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   Ontario Interests At Stake In Trudeau's Recent Senate Moves


By Randall White   

The federal Minister of Democratic Institutions Maryam Monsef has recently announced the members of the new Independent Advisory Board for Senate Appointments that Justin Trudeau’s government has been promising. 

According to the press release it is hoped that the board will be advising on the appointment of two senators for Manitoba, two for Ontario, and one for Quebec by early 2016.   

Even with a rocky economic beginning to the new year, it is worth asking: what does all this mean for the nearly 14 million of us who live in Canada’s most populous province?

To start with, as critics from B.C. Premier Christy Clark to the Leader of the Opposition in the Senate Claude Carignan have stressed, it is not real Senate reform. The Supreme Court has decided that requires a constitutional amendment with support from seven provinces representing 50% of the Canada-wide population. 

Real Senate reform in Canada, it also seems clear from a debate that has been going on since the 1980s, would have two key ingredients. 

First, senators would be democratically elected for a fixed term, as in the Senates of the United States and Australia; and second, the current division of Senate seats among provinces would be somehow improved. 

As matters stand, constitutionally the federal prime minister appoints members of the Senate of Canada — in the name of the Governor General (also appointed by the federal prime minister).

Similarly, as in the U.S. and Australia, our Senate is supposed to strengthen the representation of regional interests in federal institutions.

As matters stand constitutionally here, we have four so-called Senate divisions: Western Canada, Ontario, Quebec, and Atlantic Canada. 

The first three divisions each have 24 members. Atlantic Canada did too until Newfoundland and Labrador joined confederation in 1949, and Atlantic Canada wound up with 30 members. 

Nowadays our three northern territories have one senator each as well, for a total of 24 + 24 + 24 + 30 + 3 = 105 members. The seats for 22 are currently vacant, as Mr. Harper left them at the end of his failed Senate reform pilot project.

Absolutely nothing will change in any of the major details here under the new Independent Advisory Board for Senate Appointments.

What, then, is actually happening?  

As explained by the press release, the “Advisory Board will be an independent and non-partisan body whose mandate is to provide the Prime Minister with merit-based recommendations on Senate nominations.”

The Board will be chaired by former federal public servant Huguette Labelle. It includes two additional federal members, and then two members from each of the initial three participating provinces of Manitoba, Ontario, and Quebec.  

The Machiavellian interpretation is that all this just provides some interim cover for Prime Minister Trudeau to fill enough of the current 22 Senate vacancies soon enough to prevent undue harassment of government legislation in the upper house. 

(And also render unnecessary Vancouver lawyer Aniz Alani’s court challenge over prolonged Senate vacancies — as the federal government was urging last week as well.) 

Yet in the diversity of Canada today there is no doubt also a more optimistic, "sunny ways" interpretation of the new board for Senate appointments.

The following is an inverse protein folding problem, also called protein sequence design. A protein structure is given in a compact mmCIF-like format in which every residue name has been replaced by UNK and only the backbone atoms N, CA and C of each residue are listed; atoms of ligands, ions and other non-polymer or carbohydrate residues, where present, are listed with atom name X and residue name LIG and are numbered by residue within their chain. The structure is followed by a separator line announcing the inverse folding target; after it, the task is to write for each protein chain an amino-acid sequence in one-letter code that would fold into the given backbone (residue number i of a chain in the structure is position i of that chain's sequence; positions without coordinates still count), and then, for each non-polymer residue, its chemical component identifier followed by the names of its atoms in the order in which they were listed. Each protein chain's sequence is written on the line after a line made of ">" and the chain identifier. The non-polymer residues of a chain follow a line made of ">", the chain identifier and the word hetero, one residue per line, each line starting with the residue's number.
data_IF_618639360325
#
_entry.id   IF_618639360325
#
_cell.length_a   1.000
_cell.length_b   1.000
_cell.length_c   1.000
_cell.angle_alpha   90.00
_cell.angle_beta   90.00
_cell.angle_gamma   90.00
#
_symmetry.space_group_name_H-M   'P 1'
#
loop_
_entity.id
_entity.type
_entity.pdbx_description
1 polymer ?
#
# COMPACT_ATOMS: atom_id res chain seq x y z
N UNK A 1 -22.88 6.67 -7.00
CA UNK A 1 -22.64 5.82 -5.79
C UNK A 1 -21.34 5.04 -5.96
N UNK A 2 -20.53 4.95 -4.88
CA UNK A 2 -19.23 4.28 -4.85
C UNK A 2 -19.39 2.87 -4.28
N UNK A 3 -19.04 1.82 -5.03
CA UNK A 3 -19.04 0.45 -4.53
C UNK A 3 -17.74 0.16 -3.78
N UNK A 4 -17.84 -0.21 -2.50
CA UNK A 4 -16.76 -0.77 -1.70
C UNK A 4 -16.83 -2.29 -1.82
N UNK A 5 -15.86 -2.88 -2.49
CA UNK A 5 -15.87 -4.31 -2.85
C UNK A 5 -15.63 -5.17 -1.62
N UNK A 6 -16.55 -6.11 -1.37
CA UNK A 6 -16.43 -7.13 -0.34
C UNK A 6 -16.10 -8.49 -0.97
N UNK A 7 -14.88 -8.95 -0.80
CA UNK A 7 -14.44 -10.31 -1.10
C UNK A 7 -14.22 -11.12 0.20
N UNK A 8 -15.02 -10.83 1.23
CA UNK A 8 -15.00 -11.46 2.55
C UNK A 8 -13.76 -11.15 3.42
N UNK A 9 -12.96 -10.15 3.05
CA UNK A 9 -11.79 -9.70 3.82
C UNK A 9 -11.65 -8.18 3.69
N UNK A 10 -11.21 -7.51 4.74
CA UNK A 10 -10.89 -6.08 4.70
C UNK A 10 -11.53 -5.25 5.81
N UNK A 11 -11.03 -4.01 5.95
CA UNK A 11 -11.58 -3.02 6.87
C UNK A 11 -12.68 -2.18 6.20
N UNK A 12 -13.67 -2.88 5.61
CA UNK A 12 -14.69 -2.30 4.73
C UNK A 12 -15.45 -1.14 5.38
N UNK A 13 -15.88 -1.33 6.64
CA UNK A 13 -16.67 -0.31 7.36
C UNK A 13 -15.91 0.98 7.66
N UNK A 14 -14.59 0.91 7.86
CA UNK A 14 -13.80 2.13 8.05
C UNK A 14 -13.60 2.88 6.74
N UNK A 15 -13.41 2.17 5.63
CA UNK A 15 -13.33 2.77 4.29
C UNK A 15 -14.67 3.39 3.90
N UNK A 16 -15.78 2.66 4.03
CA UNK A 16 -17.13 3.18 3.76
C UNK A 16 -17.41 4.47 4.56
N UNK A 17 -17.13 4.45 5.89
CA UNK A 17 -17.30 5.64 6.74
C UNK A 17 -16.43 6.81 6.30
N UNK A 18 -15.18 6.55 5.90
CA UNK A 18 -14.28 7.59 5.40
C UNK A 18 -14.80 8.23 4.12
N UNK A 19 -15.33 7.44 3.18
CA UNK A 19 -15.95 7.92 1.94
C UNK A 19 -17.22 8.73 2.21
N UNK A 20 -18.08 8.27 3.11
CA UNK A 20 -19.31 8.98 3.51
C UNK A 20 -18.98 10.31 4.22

To ever achieve even a serious beginning to real Senate reform, we will have to travel some considerable distance from here to there. So whatever else, in the wake of Mr. Harper’s failed but educational pilot project of the past 10 years, the journey has at least started at last.

(And the new advisory board is also just a “first step” in an appointments process that will soon include “an application process open to all Canadians”!)

Ontario should have some special interests in the project.

First, as one of the three initial participating provinces from what almost looks like a reconfigured central Canada (Quebec, Ontario, and Manitoba) — where the largest number of current Senate vacancies exist.

Then there are the two Ontario representatives on the new board: former provincial Deputy Attorney General Murray Segal from Greater Toronto; and Dawn Lavell-Harvard from Akwesasne in eastern Ontario, president of The Native Women's Association of Canada. 

Finally, seven of the current 22 vacancies in the Senate of Canada (almost a third) are in Ontario. Two more Ontario seats will be vacant by late spring this year. Another two Ontario seats will become vacant in 2017, and three more in 2018.

Alberta arguably invented the Triple E Senate in Canada (“elected, equal, and effective,” or what the United States and Australia have already). 

But maybe some workable version of more regionally representative Senate reform will ultimately start from a reconfigured central region that includes Manitoba, and then move east and west.

And even if this never happens, in dealing with the Senate right now, the new government in Ottawa has arguably followed what some believe to be a progressive liberal principle: If you’re going to do something ridiculous that probably does have to be done, at least try to do it in an interesting way. 












About Randall White

Randall White is a former senior policy advisor with the Ontario Ministry of Finance, and a former economist with the Ontario Ministry of Municipal Affairs and Housing. He is the author of Ontario 1610-1985: A Political and Economic History and Ontario Since 1985. He writes frequently about Ontario politics.
Posted date : January 27, 2016

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